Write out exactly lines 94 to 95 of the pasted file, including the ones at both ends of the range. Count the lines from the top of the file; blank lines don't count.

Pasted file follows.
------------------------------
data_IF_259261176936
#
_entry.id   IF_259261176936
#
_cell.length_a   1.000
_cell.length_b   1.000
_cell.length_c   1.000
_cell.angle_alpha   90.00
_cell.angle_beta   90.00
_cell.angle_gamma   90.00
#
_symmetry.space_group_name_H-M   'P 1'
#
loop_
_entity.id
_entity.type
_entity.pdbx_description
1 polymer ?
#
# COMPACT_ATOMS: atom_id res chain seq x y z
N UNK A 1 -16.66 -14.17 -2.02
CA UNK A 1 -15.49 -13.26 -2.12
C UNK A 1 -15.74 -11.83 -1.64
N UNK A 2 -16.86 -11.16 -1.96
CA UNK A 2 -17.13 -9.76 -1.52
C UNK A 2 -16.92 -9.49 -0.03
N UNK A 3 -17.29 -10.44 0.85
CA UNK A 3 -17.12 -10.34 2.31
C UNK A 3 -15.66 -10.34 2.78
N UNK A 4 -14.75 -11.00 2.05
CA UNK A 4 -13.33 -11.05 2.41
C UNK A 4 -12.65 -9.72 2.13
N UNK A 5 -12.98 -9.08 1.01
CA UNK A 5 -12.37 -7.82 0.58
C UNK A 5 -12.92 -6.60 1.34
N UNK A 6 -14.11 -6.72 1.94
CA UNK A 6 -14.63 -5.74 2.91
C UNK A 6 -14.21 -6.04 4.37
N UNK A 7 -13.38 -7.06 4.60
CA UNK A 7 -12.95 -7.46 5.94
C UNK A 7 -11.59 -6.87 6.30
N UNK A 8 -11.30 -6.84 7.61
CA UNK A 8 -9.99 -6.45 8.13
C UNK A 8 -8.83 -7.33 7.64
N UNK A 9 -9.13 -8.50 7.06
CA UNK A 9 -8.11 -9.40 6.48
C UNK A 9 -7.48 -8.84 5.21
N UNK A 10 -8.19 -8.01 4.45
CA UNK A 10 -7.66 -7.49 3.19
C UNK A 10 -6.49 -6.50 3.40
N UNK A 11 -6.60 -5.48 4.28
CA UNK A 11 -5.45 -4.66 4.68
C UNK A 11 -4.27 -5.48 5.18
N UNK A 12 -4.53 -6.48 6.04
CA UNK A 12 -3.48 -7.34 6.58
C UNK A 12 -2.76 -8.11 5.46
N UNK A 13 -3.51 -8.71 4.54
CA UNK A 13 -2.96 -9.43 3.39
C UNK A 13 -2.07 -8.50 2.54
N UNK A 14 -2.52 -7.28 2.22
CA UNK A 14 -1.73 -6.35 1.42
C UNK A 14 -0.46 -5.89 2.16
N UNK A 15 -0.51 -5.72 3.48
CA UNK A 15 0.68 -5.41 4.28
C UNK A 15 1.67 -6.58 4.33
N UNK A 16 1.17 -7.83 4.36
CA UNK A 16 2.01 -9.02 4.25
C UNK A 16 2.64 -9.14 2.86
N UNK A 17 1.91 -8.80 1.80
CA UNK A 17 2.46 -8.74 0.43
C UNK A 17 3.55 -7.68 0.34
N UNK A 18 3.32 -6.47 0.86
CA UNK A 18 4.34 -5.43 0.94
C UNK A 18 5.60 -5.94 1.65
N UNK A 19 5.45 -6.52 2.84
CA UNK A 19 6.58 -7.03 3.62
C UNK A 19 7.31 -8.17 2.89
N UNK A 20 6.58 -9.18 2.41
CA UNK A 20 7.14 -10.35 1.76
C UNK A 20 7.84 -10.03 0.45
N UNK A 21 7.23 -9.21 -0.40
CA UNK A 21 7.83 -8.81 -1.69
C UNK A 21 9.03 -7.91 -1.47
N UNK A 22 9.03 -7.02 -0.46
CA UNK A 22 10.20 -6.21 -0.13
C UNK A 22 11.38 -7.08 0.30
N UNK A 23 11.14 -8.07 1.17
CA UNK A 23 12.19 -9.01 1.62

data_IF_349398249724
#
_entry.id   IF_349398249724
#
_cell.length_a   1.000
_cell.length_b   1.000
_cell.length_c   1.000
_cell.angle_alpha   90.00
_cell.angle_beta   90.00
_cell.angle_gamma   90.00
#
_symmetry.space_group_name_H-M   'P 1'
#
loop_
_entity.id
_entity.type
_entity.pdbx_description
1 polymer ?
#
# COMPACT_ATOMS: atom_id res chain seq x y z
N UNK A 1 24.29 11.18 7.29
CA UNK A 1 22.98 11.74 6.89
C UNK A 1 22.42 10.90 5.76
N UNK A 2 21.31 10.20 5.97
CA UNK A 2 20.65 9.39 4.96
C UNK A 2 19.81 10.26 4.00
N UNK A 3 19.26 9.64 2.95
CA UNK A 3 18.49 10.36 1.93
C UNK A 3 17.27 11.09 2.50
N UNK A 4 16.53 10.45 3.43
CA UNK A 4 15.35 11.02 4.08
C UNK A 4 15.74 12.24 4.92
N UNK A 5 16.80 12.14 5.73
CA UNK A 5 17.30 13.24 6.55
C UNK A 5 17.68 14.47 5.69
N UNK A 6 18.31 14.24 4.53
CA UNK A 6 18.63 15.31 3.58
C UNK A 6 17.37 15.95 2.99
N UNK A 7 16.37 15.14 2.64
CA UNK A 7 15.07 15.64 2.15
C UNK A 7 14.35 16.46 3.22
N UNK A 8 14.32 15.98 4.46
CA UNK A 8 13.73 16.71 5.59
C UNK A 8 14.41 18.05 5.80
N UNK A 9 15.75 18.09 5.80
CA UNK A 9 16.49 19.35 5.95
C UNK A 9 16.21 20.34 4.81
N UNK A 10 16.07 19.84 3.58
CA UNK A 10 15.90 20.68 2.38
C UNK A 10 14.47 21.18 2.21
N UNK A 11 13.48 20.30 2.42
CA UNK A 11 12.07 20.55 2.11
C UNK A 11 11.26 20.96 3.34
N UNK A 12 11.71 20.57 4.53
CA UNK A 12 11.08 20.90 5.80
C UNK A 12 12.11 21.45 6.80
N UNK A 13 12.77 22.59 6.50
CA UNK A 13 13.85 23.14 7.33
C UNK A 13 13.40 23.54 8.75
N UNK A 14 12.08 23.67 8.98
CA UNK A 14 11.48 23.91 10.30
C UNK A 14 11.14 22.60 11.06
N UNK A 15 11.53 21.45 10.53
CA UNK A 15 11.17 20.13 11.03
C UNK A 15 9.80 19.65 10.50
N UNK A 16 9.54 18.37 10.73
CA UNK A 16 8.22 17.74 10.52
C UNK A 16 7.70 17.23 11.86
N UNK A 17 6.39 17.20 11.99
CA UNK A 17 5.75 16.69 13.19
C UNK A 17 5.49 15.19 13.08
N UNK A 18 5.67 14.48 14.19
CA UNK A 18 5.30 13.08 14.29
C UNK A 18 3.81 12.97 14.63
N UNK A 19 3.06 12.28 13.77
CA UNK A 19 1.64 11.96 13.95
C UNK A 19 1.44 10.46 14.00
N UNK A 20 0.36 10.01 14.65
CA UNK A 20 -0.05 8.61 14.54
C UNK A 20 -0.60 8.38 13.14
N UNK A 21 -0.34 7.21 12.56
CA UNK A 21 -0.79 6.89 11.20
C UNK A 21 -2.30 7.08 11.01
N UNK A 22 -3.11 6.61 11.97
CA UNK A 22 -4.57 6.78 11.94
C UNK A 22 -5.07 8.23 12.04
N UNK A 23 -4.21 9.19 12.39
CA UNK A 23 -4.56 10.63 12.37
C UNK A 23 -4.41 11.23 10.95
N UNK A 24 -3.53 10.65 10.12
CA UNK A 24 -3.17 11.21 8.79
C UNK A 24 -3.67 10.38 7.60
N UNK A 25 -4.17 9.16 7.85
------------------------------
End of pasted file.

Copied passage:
_cell.length_b   1.000
_cell.length_c   1.000